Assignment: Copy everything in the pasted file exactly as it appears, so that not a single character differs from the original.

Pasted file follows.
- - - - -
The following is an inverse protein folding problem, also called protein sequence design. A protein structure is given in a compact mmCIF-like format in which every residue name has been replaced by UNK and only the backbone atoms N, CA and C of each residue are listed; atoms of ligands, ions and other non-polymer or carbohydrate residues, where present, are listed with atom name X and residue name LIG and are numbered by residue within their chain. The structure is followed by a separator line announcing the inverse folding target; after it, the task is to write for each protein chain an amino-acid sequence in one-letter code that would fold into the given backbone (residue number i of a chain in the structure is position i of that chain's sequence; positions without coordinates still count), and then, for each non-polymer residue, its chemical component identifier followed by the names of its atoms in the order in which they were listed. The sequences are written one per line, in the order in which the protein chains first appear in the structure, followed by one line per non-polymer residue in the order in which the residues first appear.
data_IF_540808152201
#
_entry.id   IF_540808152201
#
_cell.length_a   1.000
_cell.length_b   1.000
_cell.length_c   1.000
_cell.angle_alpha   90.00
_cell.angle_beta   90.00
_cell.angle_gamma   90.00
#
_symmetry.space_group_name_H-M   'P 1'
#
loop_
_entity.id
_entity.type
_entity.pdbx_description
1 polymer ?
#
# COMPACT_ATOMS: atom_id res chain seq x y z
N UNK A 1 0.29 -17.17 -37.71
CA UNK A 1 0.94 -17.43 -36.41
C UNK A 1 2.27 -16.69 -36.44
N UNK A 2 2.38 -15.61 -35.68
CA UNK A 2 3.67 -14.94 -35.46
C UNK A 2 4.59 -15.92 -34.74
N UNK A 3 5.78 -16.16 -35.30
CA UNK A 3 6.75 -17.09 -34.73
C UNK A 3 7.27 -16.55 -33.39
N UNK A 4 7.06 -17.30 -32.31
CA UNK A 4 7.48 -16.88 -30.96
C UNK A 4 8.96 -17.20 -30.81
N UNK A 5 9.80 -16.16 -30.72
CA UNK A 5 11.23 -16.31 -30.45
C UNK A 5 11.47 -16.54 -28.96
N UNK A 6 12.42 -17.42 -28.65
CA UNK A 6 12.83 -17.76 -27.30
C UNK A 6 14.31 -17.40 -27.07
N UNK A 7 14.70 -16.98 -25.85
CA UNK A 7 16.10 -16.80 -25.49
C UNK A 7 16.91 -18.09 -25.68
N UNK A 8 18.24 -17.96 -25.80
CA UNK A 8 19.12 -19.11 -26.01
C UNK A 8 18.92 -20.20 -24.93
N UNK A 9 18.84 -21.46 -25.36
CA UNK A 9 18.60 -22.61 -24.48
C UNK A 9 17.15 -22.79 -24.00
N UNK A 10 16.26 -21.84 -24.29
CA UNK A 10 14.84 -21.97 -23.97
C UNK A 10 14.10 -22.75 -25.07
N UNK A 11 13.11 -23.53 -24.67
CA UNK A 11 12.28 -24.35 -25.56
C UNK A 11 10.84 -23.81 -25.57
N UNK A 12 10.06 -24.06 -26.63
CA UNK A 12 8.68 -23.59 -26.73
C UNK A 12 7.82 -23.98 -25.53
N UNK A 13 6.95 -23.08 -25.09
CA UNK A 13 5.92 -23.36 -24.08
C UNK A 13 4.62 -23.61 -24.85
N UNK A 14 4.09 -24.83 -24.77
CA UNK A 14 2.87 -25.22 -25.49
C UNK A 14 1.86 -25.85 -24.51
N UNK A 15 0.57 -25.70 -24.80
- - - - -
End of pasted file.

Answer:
The following is an inverse protein folding problem, also called protein sequence design. A protein structure is given in a compact mmCIF-like format in which every residue name has been replaced by UNK and only the backbone atoms N, CA and C of each residue are listed; atoms of ligands, ions and other non-polymer or carbohydrate residues, where present, are listed with atom name X and residue name LIG and are numbered by residue within their chain. The structure is followed by a separator line announcing the inverse folding target; after it, the task is to write for each protein chain an amino-acid sequence in one-letter code that would fold into the given backbone (residue number i of a chain in the structure is position i of that chain's sequence; positions without coordinates still count), and then, for each non-polymer residue, its chemical component identifier followed by the names of its atoms in the order in which they were listed. The sequences are written one per line, in the order in which the protein chains first appear in the structure, followed by one line per non-polymer residue in the order in which the residues first appear.
data_IF_540808152201
#
_entry.id   IF_540808152201
#
_cell.length_a   1.000
_cell.length_b   1.000
_cell.length_c   1.000
_cell.angle_alpha   90.00
_cell.angle_beta   90.00
_cell.angle_gamma   90.00
#
_symmetry.space_group_name_H-M   'P 1'
#
loop_
_entity.id
_entity.type
_entity.pdbx_description
1 polymer ?
#
# COMPACT_ATOMS: atom_id res chain seq x y z
N UNK A 1 0.29 -17.17 -37.71
CA UNK A 1 0.94 -17.43 -36.41
C UNK A 1 2.27 -16.69 -36.44
N UNK A 2 2.38 -15.61 -35.68
CA UNK A 2 3.67 -14.94 -35.46
C UNK A 2 4.59 -15.92 -34.74
N UNK A 3 5.78 -16.16 -35.30
CA UNK A 3 6.75 -17.09 -34.73
C UNK A 3 7.27 -16.55 -33.39
N UNK A 4 7.06 -17.30 -32.31
CA UNK A 4 7.48 -16.88 -30.96
C UNK A 4 8.96 -17.20 -30.81
N UNK A 5 9.80 -16.16 -30.72
CA UNK A 5 11.23 -16.31 -30.45
C UNK A 5 11.47 -16.54 -28.96
N UNK A 6 12.42 -17.42 -28.65
CA UNK A 6 12.83 -17.76 -27.30
C UNK A 6 14.31 -17.40 -27.07
N UNK A 7 14.70 -16.98 -25.85
CA UNK A 7 16.10 -16.80 -25.49
C UNK A 7 16.91 -18.09 -25.68
N UNK A 8 18.24 -17.96 -25.80
CA UNK A 8 19.12 -19.11 -26.01
C UNK A 8 18.92 -20.20 -24.93
N UNK A 9 18.84 -21.46 -25.36
CA UNK A 9 18.60 -22.61 -24.48
C UNK A 9 17.15 -22.79 -24.00
N UNK A 10 16.26 -21.84 -24.29
CA UNK A 10 14.84 -21.97 -23.97
C UNK A 10 14.10 -22.75 -25.07
N UNK A 11 13.11 -23.53 -24.67
CA UNK A 11 12.28 -24.35 -25.56
C UNK A 11 10.84 -23.81 -25.57
N UNK A 12 10.06 -24.06 -26.63
CA UNK A 12 8.68 -23.59 -26.73
C UNK A 12 7.82 -23.98 -25.53
N UNK A 13 6.95 -23.08 -25.09
CA UNK A 13 5.92 -23.36 -24.08
C UNK A 13 4.62 -23.61 -24.85
N UNK A 14 4.09 -24.83 -24.77
CA UNK A 14 2.87 -25.22 -25.49
C UNK A 14 1.86 -25.85 -24.51
N UNK A 15 0.57 -25.70 -24.80